Journal article Open Access
Gelana Amente; Desta Deneke; Haftu Brhane; Endale Tamiru; Biniyam Nigussie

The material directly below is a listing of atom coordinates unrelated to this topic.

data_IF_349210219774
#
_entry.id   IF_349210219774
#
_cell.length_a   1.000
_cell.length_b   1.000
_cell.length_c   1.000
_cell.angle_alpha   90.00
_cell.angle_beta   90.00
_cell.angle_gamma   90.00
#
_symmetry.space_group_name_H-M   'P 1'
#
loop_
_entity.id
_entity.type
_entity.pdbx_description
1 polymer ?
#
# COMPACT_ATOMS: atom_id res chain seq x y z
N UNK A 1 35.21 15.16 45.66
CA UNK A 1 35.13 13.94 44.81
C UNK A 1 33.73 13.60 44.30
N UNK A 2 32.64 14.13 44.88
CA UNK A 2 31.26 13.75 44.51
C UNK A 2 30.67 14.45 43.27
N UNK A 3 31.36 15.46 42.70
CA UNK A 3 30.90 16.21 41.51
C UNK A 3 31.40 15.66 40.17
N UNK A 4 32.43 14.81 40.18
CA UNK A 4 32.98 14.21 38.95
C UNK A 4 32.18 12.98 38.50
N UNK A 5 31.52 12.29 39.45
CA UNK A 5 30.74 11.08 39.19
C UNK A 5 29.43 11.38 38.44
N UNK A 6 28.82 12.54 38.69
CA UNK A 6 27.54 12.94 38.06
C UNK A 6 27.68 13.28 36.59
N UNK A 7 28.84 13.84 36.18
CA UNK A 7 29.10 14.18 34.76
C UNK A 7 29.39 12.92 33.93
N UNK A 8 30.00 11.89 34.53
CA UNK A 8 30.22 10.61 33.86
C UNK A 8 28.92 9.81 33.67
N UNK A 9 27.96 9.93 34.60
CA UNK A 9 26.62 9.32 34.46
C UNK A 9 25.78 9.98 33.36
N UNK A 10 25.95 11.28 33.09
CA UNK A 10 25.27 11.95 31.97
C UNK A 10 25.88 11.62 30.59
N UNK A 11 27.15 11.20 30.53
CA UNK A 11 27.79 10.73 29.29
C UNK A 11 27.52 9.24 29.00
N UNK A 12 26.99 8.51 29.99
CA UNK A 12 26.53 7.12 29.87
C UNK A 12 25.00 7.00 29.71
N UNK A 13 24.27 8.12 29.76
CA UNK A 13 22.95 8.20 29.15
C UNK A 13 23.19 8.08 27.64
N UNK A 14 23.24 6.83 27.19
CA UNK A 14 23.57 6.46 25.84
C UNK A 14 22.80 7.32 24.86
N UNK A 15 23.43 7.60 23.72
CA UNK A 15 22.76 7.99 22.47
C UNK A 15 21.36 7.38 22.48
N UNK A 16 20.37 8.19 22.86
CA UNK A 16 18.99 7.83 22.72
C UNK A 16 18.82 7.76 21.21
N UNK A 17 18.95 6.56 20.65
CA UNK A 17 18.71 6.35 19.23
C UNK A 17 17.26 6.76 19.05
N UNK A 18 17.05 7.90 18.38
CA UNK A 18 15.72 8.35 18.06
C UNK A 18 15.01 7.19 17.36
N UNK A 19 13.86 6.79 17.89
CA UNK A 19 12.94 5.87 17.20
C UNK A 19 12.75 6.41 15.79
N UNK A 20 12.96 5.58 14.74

Radiation is what everyone encounters every day both from natural and from manmade sources. Though little could be done to limit radiation from natural sources, limit should be made on radiation levels from man-made sources. In this study, radiation level assessments were made on 19 construction metals, 9 kitchen items and three groups of electronic items using Universal Survey Meter. Radiation rates from each item were measured at four different distances (10, 20, 30 and 40 cm) from the source. Background radiations were measured once daily and the background radiations were subtracted from the daily measured radiation rates of the items to get net radiations, from which dose levels were evaluated. The result (in terms of radiation rate variability with distance) showed radiation levels in excess of the background radiation even though the values were not consistent. The result revealed 12 of the metals, 2 of the kitchen items and one group of electronic items to have doses above the recommended limit. Even though the survey meter did not have the required precision, its results indicated differences between background radiations and radiation rates from all the items. It is indicative of the presence of radionuclides in the metals even if they were in trace amounts. We recommend this study to be taken as a baseline study and more study be carried out using an instrument of better precision and by taking background radiation measurement at the same time radiation rate measurement is made on each item and at exactly the same location.